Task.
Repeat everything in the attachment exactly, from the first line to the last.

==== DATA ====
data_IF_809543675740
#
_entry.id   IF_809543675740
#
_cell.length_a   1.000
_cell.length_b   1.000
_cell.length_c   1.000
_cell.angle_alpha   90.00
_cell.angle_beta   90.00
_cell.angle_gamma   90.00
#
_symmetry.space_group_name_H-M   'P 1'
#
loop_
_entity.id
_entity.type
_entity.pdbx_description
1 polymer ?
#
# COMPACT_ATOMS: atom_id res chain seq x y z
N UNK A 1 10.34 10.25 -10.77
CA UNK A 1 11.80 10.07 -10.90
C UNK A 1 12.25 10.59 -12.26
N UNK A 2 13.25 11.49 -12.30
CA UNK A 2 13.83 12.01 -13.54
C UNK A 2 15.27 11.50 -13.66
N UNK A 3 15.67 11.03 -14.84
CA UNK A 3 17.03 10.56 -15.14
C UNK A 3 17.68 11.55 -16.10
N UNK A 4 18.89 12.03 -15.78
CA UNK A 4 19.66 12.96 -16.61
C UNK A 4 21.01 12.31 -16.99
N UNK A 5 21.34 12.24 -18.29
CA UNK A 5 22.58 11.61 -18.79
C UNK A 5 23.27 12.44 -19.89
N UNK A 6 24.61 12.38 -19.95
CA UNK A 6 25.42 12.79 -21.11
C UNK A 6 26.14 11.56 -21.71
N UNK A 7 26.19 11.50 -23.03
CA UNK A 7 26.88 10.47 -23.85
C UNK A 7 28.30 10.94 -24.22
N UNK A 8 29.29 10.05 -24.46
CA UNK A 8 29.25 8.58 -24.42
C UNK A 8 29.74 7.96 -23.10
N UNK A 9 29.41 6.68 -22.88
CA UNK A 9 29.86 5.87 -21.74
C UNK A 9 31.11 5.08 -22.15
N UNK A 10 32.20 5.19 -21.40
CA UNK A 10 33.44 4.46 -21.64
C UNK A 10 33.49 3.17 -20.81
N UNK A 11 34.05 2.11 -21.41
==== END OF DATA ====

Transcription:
data_IF_809543675740
#
_entry.id   IF_809543675740
#
_cell.length_a   1.000
_cell.length_b   1.000
_cell.length_c   1.000
_cell.angle_alpha   90.00
_cell.angle_beta   90.00
_cell.angle_gamma   90.00
#
_symmetry.space_group_name_H-M   'P 1'
#
loop_
_entity.id
_entity.type
_entity.pdbx_description
1 polymer ?
#
# COMPACT_ATOMS: atom_id res chain seq x y z
N UNK A 1 10.34 10.25 -10.77
CA UNK A 1 11.80 10.07 -10.90
C UNK A 1 12.25 10.59 -12.26
N UNK A 2 13.25 11.49 -12.30
CA UNK A 2 13.83 12.01 -13.54
C UNK A 2 15.27 11.50 -13.66
N UNK A 3 15.67 11.03 -14.84
CA UNK A 3 17.03 10.56 -15.14
C UNK A 3 17.68 11.55 -16.10
N UNK A 4 18.89 12.03 -15.78
CA UNK A 4 19.66 12.96 -16.61
C UNK A 4 21.01 12.31 -16.99
N UNK A 5 21.34 12.24 -18.29
CA UNK A 5 22.58 11.61 -18.79
C UNK A 5 23.27 12.44 -19.89
N UNK A 6 24.61 12.38 -19.95
CA UNK A 6 25.42 12.79 -21.11
C UNK A 6 26.14 11.56 -21.71
N UNK A 7 26.19 11.50 -23.03
CA UNK A 7 26.88 10.47 -23.85
C UNK A 7 28.30 10.94 -24.22
N UNK A 8 29.29 10.05 -24.46
CA UNK A 8 29.25 8.58 -24.42
C UNK A 8 29.74 7.96 -23.10
N UNK A 9 29.41 6.68 -22.88
CA UNK A 9 29.86 5.87 -21.74
C UNK A 9 31.11 5.08 -22.15
N UNK A 10 32.20 5.19 -21.40
CA UNK A 10 33.44 4.46 -21.64
C UNK A 10 33.49 3.17 -20.81
N UNK A 11 34.05 2.11 -21.41